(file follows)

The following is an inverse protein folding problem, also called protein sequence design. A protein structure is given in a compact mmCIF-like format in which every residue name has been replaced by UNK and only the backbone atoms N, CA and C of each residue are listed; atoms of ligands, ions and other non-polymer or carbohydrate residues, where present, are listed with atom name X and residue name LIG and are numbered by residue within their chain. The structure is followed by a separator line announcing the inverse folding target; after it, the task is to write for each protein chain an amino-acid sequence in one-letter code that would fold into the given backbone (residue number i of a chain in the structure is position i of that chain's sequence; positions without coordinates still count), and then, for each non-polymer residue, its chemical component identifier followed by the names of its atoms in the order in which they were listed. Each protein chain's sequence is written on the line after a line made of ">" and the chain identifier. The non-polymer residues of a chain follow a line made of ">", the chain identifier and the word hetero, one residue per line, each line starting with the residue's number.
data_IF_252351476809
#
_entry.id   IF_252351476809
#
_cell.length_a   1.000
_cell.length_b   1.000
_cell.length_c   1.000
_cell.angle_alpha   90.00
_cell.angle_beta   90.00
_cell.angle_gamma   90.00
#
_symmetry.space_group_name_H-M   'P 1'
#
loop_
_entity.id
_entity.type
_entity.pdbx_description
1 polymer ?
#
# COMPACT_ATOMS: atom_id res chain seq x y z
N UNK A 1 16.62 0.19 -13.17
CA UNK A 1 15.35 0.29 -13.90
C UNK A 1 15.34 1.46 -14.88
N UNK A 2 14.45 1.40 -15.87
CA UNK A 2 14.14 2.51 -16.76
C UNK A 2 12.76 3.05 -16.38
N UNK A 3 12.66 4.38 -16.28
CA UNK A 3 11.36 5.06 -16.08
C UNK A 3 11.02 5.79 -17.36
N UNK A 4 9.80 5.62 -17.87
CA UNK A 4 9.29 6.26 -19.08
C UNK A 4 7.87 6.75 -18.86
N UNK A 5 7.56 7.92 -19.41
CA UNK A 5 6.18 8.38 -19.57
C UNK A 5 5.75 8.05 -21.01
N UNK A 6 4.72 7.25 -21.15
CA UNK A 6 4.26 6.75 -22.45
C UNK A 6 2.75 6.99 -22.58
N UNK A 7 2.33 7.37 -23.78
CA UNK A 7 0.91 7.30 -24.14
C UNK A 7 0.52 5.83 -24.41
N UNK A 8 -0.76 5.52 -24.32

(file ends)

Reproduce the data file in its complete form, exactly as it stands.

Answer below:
The following is an inverse protein folding problem, also called protein sequence design. A protein structure is given in a compact mmCIF-like format in which every residue name has been replaced by UNK and only the backbone atoms N, CA and C of each residue are listed; atoms of ligands, ions and other non-polymer or carbohydrate residues, where present, are listed with atom name X and residue name LIG and are numbered by residue within their chain. The structure is followed by a separator line announcing the inverse folding target; after it, the task is to write for each protein chain an amino-acid sequence in one-letter code that would fold into the given backbone (residue number i of a chain in the structure is position i of that chain's sequence; positions without coordinates still count), and then, for each non-polymer residue, its chemical component identifier followed by the names of its atoms in the order in which they were listed. Each protein chain's sequence is written on the line after a line made of ">" and the chain identifier. The non-polymer residues of a chain follow a line made of ">", the chain identifier and the word hetero, one residue per line, each line starting with the residue's number.
data_IF_252351476809
#
_entry.id   IF_252351476809
#
_cell.length_a   1.000
_cell.length_b   1.000
_cell.length_c   1.000
_cell.angle_alpha   90.00
_cell.angle_beta   90.00
_cell.angle_gamma   90.00
#
_symmetry.space_group_name_H-M   'P 1'
#
loop_
_entity.id
_entity.type
_entity.pdbx_description
1 polymer ?
#
# COMPACT_ATOMS: atom_id res chain seq x y z
N UNK A 1 16.62 0.19 -13.17
CA UNK A 1 15.35 0.29 -13.90
C UNK A 1 15.34 1.46 -14.88
N UNK A 2 14.45 1.40 -15.87
CA UNK A 2 14.14 2.51 -16.76
C UNK A 2 12.76 3.05 -16.38
N UNK A 3 12.66 4.38 -16.28
CA UNK A 3 11.36 5.06 -16.08
C UNK A 3 11.02 5.79 -17.36
N UNK A 4 9.80 5.62 -17.87
CA UNK A 4 9.29 6.26 -19.08
C UNK A 4 7.87 6.75 -18.86
N UNK A 5 7.56 7.92 -19.41
CA UNK A 5 6.18 8.38 -19.57
C UNK A 5 5.75 8.05 -21.01
N UNK A 6 4.72 7.25 -21.15
CA UNK A 6 4.26 6.75 -22.45
C UNK A 6 2.75 6.99 -22.58
N UNK A 7 2.33 7.37 -23.78
CA UNK A 7 0.91 7.30 -24.14
C UNK A 7 0.52 5.83 -24.41
N UNK A 8 -0.76 5.52 -24.32